Domain Name Forgery is Alive and Well – Find Out How to Protect Yourself
Cybercriminals are forging domain names to trick unsuspecting users
Not sure what a IDN forgery is? Click here and take a look at your browser’s address bar… go ahead, I’ll wait.
Most modern browsers will display “Apple.com” in the address bar, but it’s obvious that this isn’t the real Apple.com. This particular example well documented and the demo may be shut down by the time you read this…but the real question is – – What happens when a cybercriminal uses the same approach to trick your users into sending sensitive data, such as log-in and password credentials to a website masquerading as your own companies brand?
This is the danger of what cybersecurity specialists call the IDN Homograph Attack. It is especially common in email phishing campaigns because email users tend to click the embedded links in emails instead of writing out URLs in their browser search bars – it’s a very natural thing to do and people rarely think twice about it.
These forged websites can be made to look exactly like their target website, and even get a trusted Green Lock from their SSL certificate! It is very difficult to protect users from IDN homographs. Broad strategies don’t work – and it’s nearlhy impossible for you to manually curate a customized list of IDNs for the sites your users visit, or even your own corporate domain.
With the release of our phishing protection service we offer customized protecting against homograph attacks that are customized to your domain and host names. Even with our protection it’s extremely important to understand how IDN homographs work is key to protecting yourself and others from being exploited by clever cybercriminals.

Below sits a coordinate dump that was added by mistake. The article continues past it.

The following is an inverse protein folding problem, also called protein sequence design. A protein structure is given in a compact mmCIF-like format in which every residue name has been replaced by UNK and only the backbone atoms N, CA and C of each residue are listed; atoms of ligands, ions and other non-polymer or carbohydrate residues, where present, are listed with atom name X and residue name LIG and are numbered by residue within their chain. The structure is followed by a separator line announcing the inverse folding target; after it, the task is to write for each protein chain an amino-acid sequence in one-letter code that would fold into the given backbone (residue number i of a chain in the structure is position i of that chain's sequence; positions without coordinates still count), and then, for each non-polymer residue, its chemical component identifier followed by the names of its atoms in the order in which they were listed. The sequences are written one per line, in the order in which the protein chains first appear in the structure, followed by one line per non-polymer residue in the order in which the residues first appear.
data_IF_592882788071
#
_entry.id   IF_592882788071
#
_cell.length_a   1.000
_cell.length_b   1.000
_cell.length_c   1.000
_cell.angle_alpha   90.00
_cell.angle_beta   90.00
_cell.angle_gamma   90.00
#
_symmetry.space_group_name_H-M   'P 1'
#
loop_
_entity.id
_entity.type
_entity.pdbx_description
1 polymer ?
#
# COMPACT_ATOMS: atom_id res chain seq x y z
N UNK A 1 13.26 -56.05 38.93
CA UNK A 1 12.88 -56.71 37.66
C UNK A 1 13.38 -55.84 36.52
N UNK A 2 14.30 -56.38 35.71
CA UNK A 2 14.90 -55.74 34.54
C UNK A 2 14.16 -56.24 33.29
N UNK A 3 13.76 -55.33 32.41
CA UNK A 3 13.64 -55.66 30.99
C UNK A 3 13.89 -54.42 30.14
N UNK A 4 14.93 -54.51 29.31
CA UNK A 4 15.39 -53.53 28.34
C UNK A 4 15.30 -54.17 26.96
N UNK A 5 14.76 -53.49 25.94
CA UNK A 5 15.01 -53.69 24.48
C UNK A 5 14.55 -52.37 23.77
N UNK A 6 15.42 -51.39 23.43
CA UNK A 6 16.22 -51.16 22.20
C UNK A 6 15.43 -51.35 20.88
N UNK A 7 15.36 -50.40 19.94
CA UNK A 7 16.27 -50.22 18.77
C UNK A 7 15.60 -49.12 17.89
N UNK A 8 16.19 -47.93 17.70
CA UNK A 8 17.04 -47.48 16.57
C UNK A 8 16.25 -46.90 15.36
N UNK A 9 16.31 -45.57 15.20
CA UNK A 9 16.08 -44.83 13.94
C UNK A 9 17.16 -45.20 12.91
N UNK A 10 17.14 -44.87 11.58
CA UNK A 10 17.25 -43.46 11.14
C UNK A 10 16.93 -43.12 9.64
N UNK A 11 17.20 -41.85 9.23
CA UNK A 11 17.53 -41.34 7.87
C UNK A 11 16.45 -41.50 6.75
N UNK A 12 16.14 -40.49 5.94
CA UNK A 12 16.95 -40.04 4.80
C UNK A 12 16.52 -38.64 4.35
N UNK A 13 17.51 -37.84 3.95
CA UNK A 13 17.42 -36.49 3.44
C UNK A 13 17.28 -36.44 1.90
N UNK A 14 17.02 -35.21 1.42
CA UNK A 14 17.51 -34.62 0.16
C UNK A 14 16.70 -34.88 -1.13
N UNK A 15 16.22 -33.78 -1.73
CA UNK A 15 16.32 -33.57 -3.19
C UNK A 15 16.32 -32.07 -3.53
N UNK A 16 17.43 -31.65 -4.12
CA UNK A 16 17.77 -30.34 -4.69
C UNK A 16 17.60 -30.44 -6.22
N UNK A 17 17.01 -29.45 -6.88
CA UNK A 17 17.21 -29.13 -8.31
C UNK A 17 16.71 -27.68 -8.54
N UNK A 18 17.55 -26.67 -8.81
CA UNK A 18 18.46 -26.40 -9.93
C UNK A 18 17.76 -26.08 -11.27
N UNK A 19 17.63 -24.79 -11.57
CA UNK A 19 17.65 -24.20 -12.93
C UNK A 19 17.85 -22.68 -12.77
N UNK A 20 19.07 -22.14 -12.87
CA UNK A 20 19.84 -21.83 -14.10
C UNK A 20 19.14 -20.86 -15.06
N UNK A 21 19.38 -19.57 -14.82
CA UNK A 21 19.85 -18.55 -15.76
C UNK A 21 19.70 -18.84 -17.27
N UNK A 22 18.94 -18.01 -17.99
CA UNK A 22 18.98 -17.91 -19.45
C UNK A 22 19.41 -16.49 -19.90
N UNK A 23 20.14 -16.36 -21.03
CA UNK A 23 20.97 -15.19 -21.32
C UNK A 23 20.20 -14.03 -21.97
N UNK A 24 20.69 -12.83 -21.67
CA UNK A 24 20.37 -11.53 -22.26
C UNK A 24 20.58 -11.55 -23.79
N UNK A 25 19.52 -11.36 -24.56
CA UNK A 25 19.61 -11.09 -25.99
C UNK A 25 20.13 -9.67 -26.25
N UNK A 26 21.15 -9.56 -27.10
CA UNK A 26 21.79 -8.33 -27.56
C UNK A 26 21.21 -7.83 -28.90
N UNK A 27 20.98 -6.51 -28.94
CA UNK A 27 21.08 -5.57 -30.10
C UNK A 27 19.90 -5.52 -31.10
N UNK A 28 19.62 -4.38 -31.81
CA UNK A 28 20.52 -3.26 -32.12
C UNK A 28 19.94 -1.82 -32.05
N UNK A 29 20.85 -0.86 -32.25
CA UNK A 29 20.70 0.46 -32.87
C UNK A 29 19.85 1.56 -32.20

What is an IDN homograph and how does it work
IDN stands for Internationalized Domain Name, which broadly refers to domain names written in languages other than English.
Since the Internet was invented in the United States and the World Wide Web was invented in Great Britain, it makes sense that the network addressing systems used by Sir Tim Berners-Lee, Vint Cerf, and Bob Kahn were written in the English language.
The obvious limitations of a global digital communication system that only supports a single language became clear pretty quickly. People countries that don’t use the Latin alphabet had no means of representing their respective languages in the domain name system.
The Internet’s early architects knew this, and began working on a solution. After a lengthy and, sometimes, culturally tone-deaf development effort, undertaken mostly by American engineers who did not always understand the languages they were attempting to develop support for, Punycode was born.
The problem here is that some languages use characters that look exactly the same as characters in the Latin alphabet. The Russian language, for instance, uses the Cyrillic character “Н” to describe the sound English-speakers associate with the letter “N”.
The Cyrillic “Н” and the Latin “H” are homographs of one another. Web browsers, designed for multi-lingual support, show both characters as written.
So, a cybercriminal can register a counterfeit website that looks exactly like a legitimate website by replacing one or more letters with a homograph. There is nothing that prevents such a website from receiving SSL certification, so users who click on links to arrive at that site have no way of knowing whether it is the legitimate website or not.